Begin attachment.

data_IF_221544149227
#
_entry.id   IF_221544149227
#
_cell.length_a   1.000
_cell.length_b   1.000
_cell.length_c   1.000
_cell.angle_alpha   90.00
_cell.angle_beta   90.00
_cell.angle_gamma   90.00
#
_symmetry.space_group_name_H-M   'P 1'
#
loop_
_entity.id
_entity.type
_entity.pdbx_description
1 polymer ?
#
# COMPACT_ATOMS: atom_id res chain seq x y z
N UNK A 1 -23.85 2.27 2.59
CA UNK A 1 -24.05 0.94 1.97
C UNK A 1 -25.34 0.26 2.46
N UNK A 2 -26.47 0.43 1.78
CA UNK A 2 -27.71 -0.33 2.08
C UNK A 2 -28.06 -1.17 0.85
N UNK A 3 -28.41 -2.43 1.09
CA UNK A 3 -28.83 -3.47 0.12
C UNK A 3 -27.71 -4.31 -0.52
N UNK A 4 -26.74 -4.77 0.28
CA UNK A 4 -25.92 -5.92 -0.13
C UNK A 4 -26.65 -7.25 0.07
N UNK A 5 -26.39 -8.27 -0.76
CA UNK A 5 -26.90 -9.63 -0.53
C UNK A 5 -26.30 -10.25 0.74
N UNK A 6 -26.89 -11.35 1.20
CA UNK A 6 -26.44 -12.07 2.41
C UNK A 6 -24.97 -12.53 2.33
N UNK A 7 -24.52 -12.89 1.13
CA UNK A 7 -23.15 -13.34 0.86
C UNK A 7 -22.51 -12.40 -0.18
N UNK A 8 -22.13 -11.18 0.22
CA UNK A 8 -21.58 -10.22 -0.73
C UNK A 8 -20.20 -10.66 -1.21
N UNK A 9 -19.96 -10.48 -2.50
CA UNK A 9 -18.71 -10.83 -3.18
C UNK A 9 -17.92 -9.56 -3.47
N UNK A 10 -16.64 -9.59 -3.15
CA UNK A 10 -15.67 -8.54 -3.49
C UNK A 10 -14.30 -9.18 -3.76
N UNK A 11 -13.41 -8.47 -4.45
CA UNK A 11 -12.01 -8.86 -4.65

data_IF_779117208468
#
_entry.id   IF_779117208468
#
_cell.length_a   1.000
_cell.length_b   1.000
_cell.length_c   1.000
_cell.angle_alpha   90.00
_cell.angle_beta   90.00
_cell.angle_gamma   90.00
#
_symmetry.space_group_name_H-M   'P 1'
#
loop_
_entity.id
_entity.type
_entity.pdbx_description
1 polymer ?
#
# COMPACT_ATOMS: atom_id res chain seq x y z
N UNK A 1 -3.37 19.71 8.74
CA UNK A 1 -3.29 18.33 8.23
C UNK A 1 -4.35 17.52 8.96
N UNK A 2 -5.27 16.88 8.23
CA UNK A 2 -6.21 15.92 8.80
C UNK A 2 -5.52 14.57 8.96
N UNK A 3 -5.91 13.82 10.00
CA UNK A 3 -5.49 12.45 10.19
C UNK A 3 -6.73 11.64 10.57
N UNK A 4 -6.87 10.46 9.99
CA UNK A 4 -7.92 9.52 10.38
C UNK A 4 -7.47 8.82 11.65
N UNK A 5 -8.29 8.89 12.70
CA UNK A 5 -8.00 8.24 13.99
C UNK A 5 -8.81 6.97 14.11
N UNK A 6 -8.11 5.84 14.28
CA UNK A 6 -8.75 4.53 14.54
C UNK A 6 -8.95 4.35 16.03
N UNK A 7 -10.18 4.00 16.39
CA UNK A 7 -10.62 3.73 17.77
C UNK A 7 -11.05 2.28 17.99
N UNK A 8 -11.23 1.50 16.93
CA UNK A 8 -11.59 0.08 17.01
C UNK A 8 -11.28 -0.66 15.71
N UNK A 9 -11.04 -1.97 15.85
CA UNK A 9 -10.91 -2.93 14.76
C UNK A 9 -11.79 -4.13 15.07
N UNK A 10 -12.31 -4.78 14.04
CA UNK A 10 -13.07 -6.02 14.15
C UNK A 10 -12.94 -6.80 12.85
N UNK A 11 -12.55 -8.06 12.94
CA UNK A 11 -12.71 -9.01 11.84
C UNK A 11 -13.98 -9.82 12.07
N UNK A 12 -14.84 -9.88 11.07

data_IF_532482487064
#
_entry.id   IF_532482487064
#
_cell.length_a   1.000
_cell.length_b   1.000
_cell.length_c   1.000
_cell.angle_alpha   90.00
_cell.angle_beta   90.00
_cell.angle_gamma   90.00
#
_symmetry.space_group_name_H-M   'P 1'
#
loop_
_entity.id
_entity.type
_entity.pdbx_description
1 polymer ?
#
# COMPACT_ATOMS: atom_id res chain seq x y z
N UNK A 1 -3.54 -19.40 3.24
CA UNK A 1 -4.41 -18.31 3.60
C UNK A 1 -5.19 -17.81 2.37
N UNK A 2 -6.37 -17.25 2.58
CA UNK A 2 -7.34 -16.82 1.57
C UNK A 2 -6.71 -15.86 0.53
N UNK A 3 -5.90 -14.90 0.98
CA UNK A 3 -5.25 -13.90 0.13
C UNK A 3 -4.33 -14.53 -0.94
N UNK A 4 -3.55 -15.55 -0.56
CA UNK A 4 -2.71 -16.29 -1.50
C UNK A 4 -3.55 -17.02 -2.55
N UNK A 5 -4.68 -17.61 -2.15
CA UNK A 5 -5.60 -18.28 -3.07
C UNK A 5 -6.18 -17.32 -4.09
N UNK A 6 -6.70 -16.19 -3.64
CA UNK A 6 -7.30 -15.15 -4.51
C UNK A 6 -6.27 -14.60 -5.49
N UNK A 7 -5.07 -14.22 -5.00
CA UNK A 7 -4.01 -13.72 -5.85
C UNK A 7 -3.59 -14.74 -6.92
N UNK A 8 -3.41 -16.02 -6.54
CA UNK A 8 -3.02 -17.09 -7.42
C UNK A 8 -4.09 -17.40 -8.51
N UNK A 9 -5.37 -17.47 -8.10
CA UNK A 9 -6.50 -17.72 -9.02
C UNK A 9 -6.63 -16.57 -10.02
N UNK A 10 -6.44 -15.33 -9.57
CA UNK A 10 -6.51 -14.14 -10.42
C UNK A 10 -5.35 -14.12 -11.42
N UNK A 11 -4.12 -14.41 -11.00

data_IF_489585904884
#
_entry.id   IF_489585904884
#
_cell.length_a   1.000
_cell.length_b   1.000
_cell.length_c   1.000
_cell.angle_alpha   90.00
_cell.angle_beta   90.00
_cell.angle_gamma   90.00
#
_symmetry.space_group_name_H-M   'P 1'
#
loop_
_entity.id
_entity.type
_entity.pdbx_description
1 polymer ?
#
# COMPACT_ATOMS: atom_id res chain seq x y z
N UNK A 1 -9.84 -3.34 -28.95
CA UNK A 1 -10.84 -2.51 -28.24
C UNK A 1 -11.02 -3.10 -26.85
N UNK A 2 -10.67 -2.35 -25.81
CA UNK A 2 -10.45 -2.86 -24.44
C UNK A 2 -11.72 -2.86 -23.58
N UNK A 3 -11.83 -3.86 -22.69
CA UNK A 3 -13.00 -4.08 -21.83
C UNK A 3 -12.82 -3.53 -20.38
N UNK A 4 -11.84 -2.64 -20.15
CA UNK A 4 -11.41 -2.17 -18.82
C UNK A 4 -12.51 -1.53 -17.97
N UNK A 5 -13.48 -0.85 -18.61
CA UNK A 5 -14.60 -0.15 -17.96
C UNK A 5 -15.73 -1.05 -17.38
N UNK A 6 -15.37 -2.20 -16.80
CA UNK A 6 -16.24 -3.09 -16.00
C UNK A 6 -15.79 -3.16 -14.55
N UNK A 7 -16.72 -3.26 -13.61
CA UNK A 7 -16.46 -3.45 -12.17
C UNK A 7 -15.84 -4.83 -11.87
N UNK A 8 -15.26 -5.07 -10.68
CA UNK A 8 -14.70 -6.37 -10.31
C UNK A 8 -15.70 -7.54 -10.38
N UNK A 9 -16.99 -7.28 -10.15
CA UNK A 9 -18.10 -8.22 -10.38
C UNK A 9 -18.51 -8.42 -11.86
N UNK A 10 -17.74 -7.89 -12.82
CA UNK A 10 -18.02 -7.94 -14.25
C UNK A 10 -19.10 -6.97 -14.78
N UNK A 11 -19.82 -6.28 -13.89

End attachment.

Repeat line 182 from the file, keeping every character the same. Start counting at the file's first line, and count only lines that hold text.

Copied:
CA UNK A 2 -10.45 -2.86 -24.44